Hand Over Hand by Alma Fullerton
Published on April 4, 2017.
Who says girls can’t fish?
When Nina asks her grandfather to take her fishing with him on his old banca boat, his answer is always the same: “A boat is not the place for a girl.”
But Nina is determined to go. She knows that if her lolo will show her how to jig the lines, to set the hook, and to pull in a fish, hand over hand, she can prove to everyone in their Filipino fishing village that she deserves her turn in the boat, girl or no!
I always love a good girl-power book, and this book was no exception. Nina wants to go fishing with her grandfather, Lolo. At first he dismisses her, saying that girls can't fish. But she is insistent, and she has nothing to do on shore anyway. They can catch twice as many fish if she helps. Her grandfather gives in and then defends his decision when the other fishermen question him.
Out on the boat, Lolo reels in fish after fish, hand over hand. Nina begins to wonder whether the men were right. Why isn't she catching any fish? Her grandfather dismisses this idea since the fish don't know she's a girl. While pulling in her line to check the bait, she catches a huge fish that pulls out her full line. She struggles to pull it in, and she doubts herself, asking her grandfather for help. And this is my favorite part - he doesn't help. He tells her it's her fight, and she eventually hauls in the giant fish. When they get back to shore late, all of the fishermen are shocked that Nina caught that fish.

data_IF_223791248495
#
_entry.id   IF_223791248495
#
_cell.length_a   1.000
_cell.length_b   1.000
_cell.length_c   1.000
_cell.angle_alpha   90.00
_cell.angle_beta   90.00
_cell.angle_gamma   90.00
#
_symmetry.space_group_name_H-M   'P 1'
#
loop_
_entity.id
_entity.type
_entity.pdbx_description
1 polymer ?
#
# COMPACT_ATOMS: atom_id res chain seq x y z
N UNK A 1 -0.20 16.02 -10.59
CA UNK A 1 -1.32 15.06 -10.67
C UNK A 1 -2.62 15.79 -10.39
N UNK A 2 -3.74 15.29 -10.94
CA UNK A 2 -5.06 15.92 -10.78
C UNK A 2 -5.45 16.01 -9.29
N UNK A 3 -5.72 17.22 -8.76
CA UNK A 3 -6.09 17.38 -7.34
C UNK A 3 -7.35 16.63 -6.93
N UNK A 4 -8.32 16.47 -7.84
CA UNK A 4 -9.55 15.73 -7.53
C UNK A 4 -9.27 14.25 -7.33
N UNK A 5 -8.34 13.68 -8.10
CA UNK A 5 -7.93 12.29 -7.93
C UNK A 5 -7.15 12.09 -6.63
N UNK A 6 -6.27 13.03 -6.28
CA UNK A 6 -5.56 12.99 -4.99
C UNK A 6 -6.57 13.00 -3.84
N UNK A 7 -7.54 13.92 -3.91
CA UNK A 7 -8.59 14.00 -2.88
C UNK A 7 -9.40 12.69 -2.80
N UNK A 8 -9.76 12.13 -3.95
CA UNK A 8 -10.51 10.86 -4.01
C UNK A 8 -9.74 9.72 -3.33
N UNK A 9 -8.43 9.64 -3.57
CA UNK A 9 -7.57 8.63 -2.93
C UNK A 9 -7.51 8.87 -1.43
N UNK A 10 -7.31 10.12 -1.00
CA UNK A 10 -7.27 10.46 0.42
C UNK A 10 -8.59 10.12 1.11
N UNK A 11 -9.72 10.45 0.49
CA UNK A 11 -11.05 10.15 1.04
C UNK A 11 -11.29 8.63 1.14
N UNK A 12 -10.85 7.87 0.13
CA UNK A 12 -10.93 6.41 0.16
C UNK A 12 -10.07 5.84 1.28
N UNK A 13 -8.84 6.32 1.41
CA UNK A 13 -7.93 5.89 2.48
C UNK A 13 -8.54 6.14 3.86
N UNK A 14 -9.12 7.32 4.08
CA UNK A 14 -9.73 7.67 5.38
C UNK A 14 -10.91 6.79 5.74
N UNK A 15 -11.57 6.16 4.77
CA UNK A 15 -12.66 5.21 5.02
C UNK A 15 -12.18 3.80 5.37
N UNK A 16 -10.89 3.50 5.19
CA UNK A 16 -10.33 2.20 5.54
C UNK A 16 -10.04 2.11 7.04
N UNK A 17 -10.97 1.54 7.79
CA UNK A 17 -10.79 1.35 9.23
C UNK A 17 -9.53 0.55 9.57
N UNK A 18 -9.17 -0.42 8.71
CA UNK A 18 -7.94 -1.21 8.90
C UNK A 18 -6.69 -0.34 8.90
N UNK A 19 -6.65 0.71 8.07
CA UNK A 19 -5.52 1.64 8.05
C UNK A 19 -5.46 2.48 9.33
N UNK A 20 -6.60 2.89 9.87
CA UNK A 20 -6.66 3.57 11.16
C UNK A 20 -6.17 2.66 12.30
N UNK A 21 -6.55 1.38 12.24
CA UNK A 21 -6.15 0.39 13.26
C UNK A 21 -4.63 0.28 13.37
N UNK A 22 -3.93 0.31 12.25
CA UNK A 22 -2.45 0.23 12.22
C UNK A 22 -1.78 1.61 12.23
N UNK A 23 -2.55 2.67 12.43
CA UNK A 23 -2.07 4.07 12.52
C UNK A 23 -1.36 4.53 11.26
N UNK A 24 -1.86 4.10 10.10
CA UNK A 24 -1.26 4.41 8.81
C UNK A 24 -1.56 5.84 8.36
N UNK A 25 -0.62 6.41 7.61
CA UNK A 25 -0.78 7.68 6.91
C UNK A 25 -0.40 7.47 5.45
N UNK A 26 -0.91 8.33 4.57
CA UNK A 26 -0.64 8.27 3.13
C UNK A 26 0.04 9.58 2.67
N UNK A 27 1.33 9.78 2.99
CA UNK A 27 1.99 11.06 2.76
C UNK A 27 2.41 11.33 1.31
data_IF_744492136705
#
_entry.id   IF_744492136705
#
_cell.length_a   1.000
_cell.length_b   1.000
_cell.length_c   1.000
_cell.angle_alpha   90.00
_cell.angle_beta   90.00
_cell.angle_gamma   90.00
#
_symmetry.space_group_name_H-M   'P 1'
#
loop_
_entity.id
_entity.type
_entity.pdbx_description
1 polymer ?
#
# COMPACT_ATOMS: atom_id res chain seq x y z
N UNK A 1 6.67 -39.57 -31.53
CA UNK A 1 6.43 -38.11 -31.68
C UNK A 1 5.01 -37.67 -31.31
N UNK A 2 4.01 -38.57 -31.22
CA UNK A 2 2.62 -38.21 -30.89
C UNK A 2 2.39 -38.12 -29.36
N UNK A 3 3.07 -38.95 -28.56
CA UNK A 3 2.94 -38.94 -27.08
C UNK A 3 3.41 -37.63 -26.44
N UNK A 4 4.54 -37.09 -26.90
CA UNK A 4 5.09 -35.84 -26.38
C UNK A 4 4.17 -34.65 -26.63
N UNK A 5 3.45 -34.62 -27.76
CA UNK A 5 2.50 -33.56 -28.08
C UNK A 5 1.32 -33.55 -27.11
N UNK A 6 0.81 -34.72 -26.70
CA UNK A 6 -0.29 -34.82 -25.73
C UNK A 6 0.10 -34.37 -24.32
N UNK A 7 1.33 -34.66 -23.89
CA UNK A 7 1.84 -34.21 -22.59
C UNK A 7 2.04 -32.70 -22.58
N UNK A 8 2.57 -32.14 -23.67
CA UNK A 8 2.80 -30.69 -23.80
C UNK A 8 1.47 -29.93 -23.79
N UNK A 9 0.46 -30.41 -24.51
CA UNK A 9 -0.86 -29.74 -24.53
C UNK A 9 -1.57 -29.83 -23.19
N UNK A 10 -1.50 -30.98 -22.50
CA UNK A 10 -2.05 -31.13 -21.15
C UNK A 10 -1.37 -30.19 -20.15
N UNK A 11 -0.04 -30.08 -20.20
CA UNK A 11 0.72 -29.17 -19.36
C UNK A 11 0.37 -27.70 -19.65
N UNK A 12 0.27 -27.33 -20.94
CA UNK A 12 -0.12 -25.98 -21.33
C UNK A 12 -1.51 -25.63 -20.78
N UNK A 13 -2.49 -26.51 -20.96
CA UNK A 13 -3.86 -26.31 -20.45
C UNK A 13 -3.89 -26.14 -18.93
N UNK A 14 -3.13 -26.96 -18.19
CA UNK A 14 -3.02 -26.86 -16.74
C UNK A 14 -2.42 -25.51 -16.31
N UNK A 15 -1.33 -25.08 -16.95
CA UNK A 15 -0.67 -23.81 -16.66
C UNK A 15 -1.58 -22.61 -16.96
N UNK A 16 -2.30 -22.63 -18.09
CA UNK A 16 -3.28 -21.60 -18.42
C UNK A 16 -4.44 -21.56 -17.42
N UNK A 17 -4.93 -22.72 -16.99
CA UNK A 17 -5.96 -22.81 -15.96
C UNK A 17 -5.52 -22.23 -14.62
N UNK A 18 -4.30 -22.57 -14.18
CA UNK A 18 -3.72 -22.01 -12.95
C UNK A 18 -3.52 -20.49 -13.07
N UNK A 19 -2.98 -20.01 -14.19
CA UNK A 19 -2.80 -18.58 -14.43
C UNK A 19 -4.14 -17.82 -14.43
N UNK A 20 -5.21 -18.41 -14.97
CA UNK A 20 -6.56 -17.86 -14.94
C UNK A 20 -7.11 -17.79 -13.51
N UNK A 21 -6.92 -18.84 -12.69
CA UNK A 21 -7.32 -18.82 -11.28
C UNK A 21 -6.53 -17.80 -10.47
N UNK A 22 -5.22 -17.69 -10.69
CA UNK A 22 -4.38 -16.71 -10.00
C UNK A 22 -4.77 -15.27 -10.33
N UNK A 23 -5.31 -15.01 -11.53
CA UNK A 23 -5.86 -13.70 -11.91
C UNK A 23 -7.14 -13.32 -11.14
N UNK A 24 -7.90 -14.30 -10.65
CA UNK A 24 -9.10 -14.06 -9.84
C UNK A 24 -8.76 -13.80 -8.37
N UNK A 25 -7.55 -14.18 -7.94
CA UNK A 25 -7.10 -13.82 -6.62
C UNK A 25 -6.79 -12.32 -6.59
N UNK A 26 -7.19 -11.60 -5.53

This book is so great on many levels - the cultural story of the Philippines, the relationship between grandfather and grand-daughter, the gender stereotype discussion, and the message of empowerment. I really enjoyed it!
My Rating: 4 Stars